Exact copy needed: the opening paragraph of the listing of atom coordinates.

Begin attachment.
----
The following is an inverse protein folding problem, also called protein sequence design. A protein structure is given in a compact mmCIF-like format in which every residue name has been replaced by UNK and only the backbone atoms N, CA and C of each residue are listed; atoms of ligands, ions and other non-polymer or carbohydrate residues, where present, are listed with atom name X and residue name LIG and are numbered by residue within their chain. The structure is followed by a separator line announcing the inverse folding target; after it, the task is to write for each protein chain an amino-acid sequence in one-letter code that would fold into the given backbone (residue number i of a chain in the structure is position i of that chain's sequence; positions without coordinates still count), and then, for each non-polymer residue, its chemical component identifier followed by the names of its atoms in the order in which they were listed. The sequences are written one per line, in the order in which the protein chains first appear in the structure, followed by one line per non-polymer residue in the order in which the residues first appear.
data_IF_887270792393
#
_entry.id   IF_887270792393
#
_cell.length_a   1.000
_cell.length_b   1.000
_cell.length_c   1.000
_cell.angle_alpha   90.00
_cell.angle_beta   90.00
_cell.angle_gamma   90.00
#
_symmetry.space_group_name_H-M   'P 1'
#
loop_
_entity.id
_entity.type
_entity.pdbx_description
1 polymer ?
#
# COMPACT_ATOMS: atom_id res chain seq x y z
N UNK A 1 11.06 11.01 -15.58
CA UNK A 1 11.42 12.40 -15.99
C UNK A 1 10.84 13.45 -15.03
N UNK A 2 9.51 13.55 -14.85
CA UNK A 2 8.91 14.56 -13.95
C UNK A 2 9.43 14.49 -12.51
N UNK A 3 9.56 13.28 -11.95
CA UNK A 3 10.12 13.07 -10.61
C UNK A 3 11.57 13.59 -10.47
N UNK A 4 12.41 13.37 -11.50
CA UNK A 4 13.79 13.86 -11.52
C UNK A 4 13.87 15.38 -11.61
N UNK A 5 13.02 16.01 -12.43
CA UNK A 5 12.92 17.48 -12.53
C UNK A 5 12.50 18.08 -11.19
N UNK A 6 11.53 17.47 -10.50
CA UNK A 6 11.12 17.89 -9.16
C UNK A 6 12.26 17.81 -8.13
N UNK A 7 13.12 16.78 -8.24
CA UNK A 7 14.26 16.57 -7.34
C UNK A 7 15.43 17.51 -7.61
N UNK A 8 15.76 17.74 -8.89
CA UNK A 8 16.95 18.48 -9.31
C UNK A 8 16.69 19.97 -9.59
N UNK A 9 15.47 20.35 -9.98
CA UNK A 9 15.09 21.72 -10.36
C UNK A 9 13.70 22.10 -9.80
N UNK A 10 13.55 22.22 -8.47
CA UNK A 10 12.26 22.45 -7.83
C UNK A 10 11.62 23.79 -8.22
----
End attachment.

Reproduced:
The following is an inverse protein folding problem, also called protein sequence design. A protein structure is given in a compact mmCIF-like format in which every residue name has been replaced by UNK and only the backbone atoms N, CA and C of each residue are listed; atoms of ligands, ions and other non-polymer or carbohydrate residues, where present, are listed with atom name X and residue name LIG and are numbered by residue within their chain. The structure is followed by a separator line announcing the inverse folding target; after it, the task is to write for each protein chain an amino-acid sequence in one-letter code that would fold into the given backbone (residue number i of a chain in the structure is position i of that chain's sequence; positions without coordinates still count), and then, for each non-polymer residue, its chemical component identifier followed by the names of its atoms in the order in which they were listed. The sequences are written one per line, in the order in which the protein chains first appear in the structure, followed by one line per non-polymer residue in the order in which the residues first appear.